Flow of Work

  1. A math text is submitted.
  2. If it is already in Strict Math English (SME), it is input to the Proof Verifier (PV).
  3. Otherwise, the math text is input into the Annotation System.
  4. The resulting SME text is input into the Text-SME Converter.
  5. The output of the Text-SME Converter is input into the Proof Verifier.
  6. The PV incorporates each definition in the text into the context of the math text. This is a specific meaning of the word “context”, including a list of the status of variables (bound, unbound, type, and so on), meanings of technical words, and other facts created in the text. “Context” is described informally in my article Context in abstractmath.org. That article gives references to the formal literature.
  7. In my experience mathematicians spend only a little time reading arguments step by step as described in the Context article. They usually look at a theorem and try to figure it out themselves, “cheating” occasionally by glancing at parts of the proof.

  8. Each mathematical assertion in the text is marked as a claim.
  9. The checking process records those claims occurring in the proof that are not proved in the text, along with any references given to other texts.
  10. If a reference to a result in another text is made, the PV looks for the result in the Database. If it does not find it, the PV incorporates the result and its location in the Database as an externally proven but untested claim.
  11. If no reference or proof for a claim is given, the PV checks the Database to see if it has already been proved.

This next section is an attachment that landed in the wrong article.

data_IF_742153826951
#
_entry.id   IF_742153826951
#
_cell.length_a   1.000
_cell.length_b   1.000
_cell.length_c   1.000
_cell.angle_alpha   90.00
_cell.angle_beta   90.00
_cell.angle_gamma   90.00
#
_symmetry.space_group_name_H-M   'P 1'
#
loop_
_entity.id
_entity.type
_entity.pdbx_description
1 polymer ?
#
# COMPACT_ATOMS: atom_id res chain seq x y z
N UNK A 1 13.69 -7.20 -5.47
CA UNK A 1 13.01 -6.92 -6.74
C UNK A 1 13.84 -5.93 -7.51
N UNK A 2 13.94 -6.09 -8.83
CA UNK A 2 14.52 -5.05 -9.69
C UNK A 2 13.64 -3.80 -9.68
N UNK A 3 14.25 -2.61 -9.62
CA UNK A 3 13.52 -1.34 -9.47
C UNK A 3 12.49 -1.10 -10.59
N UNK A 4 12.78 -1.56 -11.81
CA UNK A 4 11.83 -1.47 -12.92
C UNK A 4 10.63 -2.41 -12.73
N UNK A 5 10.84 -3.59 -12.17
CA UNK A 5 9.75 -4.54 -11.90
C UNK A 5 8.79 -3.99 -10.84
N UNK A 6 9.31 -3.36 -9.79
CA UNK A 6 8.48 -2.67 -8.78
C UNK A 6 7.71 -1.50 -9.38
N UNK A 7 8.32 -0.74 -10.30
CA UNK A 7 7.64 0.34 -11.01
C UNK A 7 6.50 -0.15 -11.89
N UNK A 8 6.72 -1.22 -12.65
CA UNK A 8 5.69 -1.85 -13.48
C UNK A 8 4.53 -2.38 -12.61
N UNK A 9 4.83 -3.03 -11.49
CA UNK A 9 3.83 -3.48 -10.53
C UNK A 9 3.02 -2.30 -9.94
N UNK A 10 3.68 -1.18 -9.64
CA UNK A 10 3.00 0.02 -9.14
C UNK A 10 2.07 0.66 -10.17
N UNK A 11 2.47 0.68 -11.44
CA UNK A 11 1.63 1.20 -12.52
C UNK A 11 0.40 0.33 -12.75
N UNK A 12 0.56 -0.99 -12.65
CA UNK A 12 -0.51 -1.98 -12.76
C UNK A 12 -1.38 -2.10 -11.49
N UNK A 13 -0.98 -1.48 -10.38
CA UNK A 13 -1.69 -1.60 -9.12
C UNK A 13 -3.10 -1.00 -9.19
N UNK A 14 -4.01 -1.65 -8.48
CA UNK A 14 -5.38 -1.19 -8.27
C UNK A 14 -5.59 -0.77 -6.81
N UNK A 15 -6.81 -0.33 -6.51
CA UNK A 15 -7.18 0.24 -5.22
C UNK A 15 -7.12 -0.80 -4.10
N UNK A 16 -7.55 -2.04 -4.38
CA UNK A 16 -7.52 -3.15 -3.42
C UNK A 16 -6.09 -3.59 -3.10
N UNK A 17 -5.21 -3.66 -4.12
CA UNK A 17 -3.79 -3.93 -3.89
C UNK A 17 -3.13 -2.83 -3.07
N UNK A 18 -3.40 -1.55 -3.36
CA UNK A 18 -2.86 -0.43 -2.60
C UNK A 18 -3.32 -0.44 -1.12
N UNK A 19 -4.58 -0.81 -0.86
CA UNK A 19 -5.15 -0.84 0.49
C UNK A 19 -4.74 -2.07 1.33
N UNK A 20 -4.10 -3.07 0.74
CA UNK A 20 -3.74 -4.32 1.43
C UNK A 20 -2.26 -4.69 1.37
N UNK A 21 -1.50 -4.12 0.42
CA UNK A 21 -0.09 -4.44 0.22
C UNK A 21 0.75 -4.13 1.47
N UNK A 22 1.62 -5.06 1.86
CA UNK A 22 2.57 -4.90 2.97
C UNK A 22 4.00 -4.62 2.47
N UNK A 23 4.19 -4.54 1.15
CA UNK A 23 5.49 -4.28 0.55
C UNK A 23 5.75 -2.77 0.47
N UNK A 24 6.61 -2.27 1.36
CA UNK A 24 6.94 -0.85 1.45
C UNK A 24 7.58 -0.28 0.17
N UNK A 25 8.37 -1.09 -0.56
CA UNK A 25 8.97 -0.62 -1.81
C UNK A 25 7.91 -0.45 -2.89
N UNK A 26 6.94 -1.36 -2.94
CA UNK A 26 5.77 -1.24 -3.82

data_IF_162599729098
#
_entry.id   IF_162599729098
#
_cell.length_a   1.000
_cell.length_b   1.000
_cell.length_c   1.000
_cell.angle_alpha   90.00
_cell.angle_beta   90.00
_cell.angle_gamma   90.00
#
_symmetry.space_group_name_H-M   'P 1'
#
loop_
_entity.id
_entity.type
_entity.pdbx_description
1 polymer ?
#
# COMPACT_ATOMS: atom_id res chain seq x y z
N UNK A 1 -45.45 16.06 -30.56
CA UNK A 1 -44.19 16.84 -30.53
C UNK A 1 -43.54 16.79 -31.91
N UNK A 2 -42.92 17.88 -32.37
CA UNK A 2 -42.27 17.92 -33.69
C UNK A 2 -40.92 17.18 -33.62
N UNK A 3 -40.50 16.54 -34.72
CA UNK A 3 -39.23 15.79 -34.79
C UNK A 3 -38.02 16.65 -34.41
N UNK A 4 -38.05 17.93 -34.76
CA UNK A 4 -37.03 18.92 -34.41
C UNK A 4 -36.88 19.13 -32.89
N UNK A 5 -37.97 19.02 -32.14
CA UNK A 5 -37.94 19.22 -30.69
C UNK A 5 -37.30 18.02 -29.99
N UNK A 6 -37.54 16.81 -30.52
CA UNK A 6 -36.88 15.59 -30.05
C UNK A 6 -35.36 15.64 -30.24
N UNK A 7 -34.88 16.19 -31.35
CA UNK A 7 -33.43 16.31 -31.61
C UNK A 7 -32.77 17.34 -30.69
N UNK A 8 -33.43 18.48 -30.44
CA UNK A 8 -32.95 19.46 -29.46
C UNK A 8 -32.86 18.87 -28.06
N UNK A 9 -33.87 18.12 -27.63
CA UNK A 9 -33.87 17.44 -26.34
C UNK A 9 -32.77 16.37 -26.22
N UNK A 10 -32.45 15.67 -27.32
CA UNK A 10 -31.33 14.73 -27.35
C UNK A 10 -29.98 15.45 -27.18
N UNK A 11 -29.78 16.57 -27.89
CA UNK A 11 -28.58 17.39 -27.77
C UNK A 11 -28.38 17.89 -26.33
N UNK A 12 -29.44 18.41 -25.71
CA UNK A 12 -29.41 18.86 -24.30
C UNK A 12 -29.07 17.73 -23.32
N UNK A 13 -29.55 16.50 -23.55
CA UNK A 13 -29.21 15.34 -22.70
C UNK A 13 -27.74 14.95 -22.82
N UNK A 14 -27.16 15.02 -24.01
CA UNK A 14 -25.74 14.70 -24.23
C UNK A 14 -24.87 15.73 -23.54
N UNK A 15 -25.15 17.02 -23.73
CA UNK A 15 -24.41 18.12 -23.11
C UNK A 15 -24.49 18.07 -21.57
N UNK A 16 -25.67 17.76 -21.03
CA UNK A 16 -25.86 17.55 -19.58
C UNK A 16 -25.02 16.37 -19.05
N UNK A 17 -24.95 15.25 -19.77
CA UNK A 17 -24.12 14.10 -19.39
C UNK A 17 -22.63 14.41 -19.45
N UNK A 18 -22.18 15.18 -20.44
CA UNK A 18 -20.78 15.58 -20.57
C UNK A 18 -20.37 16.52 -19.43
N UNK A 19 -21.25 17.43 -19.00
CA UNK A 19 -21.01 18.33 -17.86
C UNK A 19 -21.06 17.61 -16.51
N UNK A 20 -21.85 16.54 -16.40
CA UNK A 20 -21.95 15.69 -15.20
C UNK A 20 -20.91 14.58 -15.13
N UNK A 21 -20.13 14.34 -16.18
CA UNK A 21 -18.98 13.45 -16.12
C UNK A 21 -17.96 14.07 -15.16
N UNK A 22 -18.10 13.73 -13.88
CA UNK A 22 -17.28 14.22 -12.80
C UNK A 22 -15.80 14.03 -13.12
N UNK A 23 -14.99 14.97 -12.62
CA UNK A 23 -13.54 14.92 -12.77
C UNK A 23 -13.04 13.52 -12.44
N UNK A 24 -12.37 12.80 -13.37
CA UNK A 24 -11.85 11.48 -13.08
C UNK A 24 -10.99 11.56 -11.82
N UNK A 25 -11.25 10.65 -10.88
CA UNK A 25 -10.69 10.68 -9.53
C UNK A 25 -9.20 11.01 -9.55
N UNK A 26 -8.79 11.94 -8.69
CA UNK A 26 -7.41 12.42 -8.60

12. Any claim in the current text not shown as proven in the Database is submitted to the Automatic Theorem Prover (ATP). The output of the ATP is put in the database (proved, counterexample found, or unable to determine truth).
  13. If a segment of text is presented as a proof, it is input into the PV to be verified.
  14. The PV reports the result for each claimed proof, which can consist of several possibilities:
    • A counterexample for a proof is found, so the claim that the proof was supposed to report is false.
    • The proof contains gaps, so the claim is unsettled.
    • The proof is reported as correct.
  15. At the end of the process, all the information gathered is put into the Database:
    • The original text showing all the annotations.
    • The text in SME.
    • All claims, with their status (proven true, proven false, truth unknown, reference if one was given).
    • Every proof, with its status and the entire context at each step of the proof.


The proof verifier

  • Proof checking programs have been developed over the last thirty or so years. The MD should write or adapt one or more Proof Verifiers and improve it incrementally as a result of experience in running the system. In this post I have assumed the use of just one Proof Verifier.
  • The Proof Verifier should be designed to read the output of the SME-PV converter.
  • The PV must read a whole math text in SME, identify and record each claim and check each proof (among other things). This is different from current proof verifiers, which take exactly one proof as input.
  • The PV must create the context of each proof and change it step by step as it reads each syntactic fragment of the math text.
  • Typically the context for a claimed proof is built up in the whole math text, not just in the part called “Proof”.